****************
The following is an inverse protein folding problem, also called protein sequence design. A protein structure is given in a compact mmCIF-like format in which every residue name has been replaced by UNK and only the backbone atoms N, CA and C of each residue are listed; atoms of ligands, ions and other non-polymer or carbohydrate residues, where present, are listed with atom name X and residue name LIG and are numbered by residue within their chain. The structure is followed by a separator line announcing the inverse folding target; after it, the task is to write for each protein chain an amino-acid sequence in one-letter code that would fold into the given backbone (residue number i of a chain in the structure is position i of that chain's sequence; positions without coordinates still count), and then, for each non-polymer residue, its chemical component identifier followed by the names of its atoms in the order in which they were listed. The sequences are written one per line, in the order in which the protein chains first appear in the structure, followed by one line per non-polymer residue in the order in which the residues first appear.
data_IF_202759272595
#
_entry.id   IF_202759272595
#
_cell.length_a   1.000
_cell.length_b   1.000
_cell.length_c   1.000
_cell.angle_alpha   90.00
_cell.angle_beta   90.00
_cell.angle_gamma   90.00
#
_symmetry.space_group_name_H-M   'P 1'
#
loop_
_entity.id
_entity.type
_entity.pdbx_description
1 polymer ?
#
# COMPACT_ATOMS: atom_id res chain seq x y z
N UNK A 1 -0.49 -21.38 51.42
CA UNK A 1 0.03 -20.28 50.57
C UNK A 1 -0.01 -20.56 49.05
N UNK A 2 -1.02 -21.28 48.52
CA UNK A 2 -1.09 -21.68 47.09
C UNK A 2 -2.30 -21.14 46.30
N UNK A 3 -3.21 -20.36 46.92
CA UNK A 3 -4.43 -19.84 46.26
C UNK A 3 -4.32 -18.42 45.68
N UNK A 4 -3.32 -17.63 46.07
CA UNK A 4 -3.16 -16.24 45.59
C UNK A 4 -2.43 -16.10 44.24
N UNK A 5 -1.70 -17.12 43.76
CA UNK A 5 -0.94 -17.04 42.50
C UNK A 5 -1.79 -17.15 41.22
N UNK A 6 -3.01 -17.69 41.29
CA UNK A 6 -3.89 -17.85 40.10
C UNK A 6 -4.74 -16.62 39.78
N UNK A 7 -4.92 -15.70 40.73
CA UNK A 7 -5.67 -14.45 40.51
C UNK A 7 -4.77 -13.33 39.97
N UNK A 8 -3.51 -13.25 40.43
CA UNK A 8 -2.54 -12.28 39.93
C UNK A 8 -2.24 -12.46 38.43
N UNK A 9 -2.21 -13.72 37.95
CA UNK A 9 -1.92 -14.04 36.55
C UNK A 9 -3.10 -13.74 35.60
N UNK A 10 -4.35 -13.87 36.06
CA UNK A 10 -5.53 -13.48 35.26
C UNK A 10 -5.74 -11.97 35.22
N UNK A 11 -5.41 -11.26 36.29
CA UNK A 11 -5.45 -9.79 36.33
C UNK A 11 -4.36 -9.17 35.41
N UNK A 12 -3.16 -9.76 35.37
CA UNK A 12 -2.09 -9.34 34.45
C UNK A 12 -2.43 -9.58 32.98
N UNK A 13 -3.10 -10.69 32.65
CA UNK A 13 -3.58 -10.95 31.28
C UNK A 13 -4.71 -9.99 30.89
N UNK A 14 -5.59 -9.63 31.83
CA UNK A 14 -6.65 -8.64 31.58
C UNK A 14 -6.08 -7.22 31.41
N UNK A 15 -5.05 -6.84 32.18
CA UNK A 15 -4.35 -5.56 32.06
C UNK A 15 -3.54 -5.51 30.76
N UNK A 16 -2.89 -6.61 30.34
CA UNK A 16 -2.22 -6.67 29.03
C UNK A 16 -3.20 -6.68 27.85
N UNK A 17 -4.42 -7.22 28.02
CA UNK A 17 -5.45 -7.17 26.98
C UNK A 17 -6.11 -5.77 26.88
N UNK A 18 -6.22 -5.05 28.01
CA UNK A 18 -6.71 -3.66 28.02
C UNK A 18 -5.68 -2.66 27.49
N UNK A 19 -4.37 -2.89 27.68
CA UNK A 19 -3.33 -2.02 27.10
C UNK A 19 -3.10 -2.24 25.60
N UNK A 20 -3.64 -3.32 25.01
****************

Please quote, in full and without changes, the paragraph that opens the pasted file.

The following is an inverse protein folding problem, also called protein sequence design. A protein structure is given in a compact mmCIF-like format in which every residue name has been replaced by UNK and only the backbone atoms N, CA and C of each residue are listed; atoms of ligands, ions and other non-polymer or carbohydrate residues, where present, are listed with atom name X and residue name LIG and are numbered by residue within their chain. The structure is followed by a separator line announcing the inverse folding target; after it, the task is to write for each protein chain an amino-acid sequence in one-letter code that would fold into the given backbone (residue number i of a chain in the structure is position i of that chain's sequence; positions without coordinates still count), and then, for each non-polymer residue, its chemical component identifier followed by the names of its atoms in the order in which they were listed. The sequences are written one per line, in the order in which the protein chains first appear in the structure, followed by one line per non-polymer residue in the order in which the residues first appear.